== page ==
TOPEKA — The Legislature spent most of its regular session passing relatively minor bills while shoving major issues back and forth without definitive action.
Now lawmakers have no choice but to complete redistricting maps and the state budget, and they’ll feel significant pressure to do something meaningful to the tax code, school finance, state employee pensions and Medicaid reform.
“We really don’t have much to show for ourselves in the regular session,” said Senate Minority Leader Anthony Hensley, D-Topeka. “We’ve got a lot of heavy lifting to do now in the wrap-up session. And when you look at the agenda that’s in front of us, it’s pretty daunting.”
Republican infighting over new boundaries for Senate districts promises to overshadow the beginning of the wrap-up session, which starts today.
Those maps are at the heart of a fierce battle between Gov. Sam Brownback’s conservative Republican factions and moderate senators who have greeted many of Brownback’s top priorities with skepticism and, occasionally, disdain.
Some lawmakers are confident the Senate will approve a map that excludes several conservative Republican candidates from districts held by incumbent moderate Republican senators, including Jean Schodorf and Carolyn McGinn in the Wichita area.
Meanwhile, state revenues have exceeded projections, giving lawmakers about $500 million more to spend – or save. But that comes amid a Department of Justice investigation of the state’s growing list of people with disabilities waiting for state services and widespread calls for the state to restore some of the funding that has been cut from K-12 education over the past five years.
Republican leaders in the House refused to sign a budget deal with the Senate before the regular session ended, and many expect budget battles to continue to instigate political spats.
Senate Majority Leader Jay Emler, R-Lindsborg, said he expects conservative Republicans in the House to try to take advantage of the hectic pace and try to cram bills through the Senate that weren’t considered during the regular session.
“We’ll have to stand firm or decide that they’re not as important as they were earlier in the session,” he said.
With all that brewing, negotiators from the House and Senate plan to hash out differences on how to reduce state income taxes without deflating important state services – a top Brownback priority. Meanwhile, moderate Republicans and Democrats will push for the property tax relief they believe most Kansans would prefer.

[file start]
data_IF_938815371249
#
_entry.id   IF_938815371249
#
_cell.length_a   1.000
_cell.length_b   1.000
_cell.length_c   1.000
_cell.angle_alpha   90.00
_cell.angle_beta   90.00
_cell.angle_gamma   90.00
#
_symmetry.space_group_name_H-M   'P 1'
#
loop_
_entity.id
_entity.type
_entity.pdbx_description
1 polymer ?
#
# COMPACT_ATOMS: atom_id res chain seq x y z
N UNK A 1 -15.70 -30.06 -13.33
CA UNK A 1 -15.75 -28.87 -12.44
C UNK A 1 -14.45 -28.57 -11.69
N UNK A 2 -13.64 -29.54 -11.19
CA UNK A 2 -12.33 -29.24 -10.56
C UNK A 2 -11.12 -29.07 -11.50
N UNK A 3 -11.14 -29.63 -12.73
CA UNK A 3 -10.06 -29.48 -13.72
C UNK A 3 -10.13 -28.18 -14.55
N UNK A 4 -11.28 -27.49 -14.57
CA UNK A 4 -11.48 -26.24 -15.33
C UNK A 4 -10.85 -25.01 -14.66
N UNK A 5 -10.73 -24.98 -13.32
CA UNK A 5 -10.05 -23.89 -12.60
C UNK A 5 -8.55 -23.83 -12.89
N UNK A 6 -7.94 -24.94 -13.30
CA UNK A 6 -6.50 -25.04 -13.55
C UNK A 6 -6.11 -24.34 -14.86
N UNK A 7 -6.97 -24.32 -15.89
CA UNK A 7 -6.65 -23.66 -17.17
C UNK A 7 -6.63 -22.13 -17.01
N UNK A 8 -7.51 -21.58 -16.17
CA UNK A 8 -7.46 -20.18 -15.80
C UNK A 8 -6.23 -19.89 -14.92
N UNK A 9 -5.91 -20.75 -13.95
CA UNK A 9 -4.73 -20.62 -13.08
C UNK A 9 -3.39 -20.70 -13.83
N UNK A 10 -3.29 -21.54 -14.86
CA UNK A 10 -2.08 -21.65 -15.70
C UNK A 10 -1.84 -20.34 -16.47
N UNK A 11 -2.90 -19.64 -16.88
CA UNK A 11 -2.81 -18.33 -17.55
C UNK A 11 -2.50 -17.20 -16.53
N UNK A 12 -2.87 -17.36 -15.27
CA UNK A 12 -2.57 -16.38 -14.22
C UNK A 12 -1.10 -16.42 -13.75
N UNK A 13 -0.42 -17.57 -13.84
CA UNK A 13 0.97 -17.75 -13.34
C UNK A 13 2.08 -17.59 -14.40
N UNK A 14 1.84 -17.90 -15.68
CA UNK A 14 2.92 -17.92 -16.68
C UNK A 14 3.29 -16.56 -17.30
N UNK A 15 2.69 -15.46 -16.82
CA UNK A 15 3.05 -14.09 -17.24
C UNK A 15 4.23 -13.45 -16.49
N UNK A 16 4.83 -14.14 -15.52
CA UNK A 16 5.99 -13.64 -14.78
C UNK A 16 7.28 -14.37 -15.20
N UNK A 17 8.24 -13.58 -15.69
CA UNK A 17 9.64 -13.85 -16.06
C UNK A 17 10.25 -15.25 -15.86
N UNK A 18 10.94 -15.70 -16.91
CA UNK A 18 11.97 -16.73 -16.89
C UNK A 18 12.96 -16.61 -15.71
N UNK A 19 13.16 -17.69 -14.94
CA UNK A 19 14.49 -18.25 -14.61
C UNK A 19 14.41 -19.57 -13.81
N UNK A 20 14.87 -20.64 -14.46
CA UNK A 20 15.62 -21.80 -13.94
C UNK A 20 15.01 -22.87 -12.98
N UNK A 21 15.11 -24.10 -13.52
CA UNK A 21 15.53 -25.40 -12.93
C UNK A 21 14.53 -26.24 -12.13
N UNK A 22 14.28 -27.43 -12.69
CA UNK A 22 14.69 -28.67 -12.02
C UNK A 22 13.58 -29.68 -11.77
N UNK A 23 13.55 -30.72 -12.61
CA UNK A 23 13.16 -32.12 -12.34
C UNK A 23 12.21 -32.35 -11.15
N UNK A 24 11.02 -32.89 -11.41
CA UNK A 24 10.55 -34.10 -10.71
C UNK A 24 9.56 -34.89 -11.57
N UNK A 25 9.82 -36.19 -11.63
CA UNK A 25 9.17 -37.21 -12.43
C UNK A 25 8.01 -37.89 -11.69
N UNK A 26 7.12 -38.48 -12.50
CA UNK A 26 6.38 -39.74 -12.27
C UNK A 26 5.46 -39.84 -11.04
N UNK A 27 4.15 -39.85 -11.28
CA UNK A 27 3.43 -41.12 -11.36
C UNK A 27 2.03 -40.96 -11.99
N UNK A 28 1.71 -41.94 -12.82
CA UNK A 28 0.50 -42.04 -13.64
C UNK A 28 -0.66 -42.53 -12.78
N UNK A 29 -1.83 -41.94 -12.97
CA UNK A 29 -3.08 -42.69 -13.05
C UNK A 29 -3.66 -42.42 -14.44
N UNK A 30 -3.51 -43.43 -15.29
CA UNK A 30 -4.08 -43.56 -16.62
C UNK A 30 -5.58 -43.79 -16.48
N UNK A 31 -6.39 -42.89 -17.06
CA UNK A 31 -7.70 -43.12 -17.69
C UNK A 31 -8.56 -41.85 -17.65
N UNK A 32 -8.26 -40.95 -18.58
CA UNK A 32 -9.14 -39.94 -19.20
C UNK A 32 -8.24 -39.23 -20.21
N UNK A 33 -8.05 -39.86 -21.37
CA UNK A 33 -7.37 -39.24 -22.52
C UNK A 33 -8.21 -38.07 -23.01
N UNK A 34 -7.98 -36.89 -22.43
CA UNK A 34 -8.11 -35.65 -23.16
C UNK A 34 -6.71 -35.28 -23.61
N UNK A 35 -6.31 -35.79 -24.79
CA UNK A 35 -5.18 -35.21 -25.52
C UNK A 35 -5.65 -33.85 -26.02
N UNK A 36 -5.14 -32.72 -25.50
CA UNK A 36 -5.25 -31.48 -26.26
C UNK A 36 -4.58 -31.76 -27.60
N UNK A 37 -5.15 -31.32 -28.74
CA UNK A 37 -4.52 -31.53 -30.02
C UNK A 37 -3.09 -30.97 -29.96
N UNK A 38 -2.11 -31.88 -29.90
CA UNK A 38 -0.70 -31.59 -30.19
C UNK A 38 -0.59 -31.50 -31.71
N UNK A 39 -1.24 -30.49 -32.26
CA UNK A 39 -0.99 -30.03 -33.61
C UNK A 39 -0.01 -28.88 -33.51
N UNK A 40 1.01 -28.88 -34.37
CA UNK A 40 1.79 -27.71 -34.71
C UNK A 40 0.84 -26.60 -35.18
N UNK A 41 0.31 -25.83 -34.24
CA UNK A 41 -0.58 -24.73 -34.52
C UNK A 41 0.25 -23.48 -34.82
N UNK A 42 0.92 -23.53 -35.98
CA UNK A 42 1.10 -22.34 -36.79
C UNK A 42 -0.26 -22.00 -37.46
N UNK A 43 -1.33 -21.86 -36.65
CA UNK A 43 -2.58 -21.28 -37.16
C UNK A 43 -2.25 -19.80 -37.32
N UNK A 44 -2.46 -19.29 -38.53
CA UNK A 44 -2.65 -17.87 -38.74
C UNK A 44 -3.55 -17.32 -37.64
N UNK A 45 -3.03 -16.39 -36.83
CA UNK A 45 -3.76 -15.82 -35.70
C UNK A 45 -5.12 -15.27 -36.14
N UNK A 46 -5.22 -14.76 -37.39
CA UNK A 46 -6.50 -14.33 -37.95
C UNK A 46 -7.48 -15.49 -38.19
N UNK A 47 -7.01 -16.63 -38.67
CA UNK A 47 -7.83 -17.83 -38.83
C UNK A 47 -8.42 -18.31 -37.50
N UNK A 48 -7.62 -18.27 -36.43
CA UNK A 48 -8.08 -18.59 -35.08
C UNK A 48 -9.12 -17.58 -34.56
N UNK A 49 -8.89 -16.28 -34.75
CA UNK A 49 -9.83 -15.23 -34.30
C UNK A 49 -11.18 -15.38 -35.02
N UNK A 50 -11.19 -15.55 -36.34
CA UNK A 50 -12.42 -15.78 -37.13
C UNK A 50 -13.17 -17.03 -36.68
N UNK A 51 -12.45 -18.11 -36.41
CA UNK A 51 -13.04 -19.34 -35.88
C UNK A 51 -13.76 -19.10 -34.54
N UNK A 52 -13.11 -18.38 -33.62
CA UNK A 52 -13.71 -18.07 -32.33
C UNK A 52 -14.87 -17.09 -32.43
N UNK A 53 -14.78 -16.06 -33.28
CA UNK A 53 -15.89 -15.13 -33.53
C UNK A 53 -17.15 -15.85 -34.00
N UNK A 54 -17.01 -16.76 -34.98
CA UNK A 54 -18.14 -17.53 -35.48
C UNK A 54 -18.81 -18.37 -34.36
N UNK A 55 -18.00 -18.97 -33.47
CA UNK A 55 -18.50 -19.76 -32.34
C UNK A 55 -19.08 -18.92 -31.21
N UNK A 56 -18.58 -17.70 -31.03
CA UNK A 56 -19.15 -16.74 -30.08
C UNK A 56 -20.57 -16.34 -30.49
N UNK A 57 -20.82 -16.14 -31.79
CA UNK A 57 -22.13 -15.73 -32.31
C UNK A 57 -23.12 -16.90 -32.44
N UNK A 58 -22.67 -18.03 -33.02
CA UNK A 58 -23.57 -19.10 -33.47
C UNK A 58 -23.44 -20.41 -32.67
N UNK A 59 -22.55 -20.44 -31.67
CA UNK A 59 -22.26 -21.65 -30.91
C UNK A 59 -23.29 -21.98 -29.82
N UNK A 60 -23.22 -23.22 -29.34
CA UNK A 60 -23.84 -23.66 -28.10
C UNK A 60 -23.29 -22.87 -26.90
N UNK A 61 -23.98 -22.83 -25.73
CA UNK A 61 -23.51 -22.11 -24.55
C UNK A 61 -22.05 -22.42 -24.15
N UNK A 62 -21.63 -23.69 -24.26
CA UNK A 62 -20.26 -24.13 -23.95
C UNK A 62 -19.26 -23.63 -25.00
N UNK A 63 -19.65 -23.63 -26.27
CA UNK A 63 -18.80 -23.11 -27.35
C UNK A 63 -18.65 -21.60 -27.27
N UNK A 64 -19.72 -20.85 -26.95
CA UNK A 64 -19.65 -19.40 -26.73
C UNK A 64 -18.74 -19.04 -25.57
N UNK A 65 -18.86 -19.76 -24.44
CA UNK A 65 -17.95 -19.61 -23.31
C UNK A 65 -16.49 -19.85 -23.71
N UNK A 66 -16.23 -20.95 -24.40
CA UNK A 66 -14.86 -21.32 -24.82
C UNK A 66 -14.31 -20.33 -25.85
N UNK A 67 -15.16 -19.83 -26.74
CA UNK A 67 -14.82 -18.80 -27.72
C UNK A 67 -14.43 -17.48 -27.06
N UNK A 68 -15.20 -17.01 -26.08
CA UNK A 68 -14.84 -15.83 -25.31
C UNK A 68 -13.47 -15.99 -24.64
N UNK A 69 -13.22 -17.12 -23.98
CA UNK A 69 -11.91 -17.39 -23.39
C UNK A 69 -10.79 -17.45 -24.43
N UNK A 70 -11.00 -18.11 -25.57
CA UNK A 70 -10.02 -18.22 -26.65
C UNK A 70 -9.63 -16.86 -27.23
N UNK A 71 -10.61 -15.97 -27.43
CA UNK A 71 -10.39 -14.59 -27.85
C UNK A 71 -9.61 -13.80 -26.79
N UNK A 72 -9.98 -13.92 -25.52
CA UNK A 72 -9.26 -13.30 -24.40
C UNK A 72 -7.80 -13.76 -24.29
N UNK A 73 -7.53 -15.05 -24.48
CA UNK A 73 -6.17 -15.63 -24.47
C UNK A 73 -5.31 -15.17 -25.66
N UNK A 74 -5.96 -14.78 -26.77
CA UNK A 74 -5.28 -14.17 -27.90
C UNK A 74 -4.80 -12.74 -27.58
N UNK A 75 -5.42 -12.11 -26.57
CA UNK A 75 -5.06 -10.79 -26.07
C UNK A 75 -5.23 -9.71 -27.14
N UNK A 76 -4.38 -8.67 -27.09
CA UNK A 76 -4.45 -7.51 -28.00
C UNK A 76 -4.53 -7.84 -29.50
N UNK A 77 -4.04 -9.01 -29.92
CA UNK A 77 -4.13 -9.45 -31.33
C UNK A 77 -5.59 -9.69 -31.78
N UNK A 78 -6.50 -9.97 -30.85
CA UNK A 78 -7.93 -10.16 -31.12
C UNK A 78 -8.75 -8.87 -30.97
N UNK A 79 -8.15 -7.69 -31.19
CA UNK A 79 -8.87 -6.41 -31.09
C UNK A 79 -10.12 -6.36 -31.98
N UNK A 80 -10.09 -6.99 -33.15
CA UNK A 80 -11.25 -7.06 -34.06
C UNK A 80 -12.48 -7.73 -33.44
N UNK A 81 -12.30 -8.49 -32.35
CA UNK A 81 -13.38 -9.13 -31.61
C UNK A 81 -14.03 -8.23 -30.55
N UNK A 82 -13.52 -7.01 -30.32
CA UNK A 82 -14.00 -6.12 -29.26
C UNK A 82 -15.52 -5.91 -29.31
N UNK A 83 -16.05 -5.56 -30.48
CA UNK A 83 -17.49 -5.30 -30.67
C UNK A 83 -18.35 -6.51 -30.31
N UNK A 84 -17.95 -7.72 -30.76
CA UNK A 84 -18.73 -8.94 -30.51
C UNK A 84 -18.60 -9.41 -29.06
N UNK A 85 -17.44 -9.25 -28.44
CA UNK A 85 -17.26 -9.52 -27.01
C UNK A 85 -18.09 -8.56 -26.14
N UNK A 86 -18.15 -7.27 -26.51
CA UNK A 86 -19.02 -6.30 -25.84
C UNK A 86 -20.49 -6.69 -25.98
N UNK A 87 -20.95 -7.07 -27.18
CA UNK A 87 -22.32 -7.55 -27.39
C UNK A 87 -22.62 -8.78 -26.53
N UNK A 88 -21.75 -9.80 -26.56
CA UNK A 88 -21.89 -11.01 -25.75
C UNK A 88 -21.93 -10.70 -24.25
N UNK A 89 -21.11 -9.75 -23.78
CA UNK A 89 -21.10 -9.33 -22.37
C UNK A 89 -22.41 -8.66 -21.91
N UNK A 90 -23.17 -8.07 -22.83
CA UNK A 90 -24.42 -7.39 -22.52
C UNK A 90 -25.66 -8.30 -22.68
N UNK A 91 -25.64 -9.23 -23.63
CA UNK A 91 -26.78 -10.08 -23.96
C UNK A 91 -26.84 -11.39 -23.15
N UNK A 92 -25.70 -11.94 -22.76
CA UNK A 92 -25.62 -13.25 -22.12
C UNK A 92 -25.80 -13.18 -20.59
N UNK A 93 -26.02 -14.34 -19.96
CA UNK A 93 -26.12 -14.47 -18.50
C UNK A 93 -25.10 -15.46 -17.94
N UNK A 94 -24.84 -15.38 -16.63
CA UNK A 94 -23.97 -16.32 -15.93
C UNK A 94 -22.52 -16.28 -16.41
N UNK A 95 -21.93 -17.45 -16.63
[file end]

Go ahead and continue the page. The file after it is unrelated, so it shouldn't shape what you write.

“We hear across the whole state people dislike property tax,” said Senate President Steve Morris, R-Hugoton.
Brownback, meanwhile, remains committed to seeing income tax cuts passed this session as a means of creating jobs and reviving an economy that has a 6.2 percent unemployment rate.
“We need to get to a pro-growth tax position. We’ve got the proposal there. It’s queued up. It’s paid for,” he said. “We need to do it, and then we need to get a budget through that takes care of the needs of the state.”
With Brownback’s school finance plan cast aside, Senate leaders say they hope to increase school funding. But any increase is likely to face resistance in the House.
Meanwhile, a school finance lawsuit is slated to go to trial in June. That has the potential to force lawmakers to spend more on education.
Morris said lawmakers could stick with the status quo on state employee pensions. But many lawmakers hope to see meaningful changes to begin offsetting the $2.8 billion gap between what the state will owe to retired workers and what is projected to come in through investments and contributions.
The pile-up of major issues – as well as others likely to crop up, such as abortion, immigration and proof of citizenship for new voters – has many lawmakers guessing that the session could run beyond its allotted 90 days.
“We have a tendency to sort of procrastinate until we run out of days – the 90-day limit,” House Minority Leader Paul Davis, D-Lawrence, said. “And I hope that’s not the case.”
Contributing: Associated Press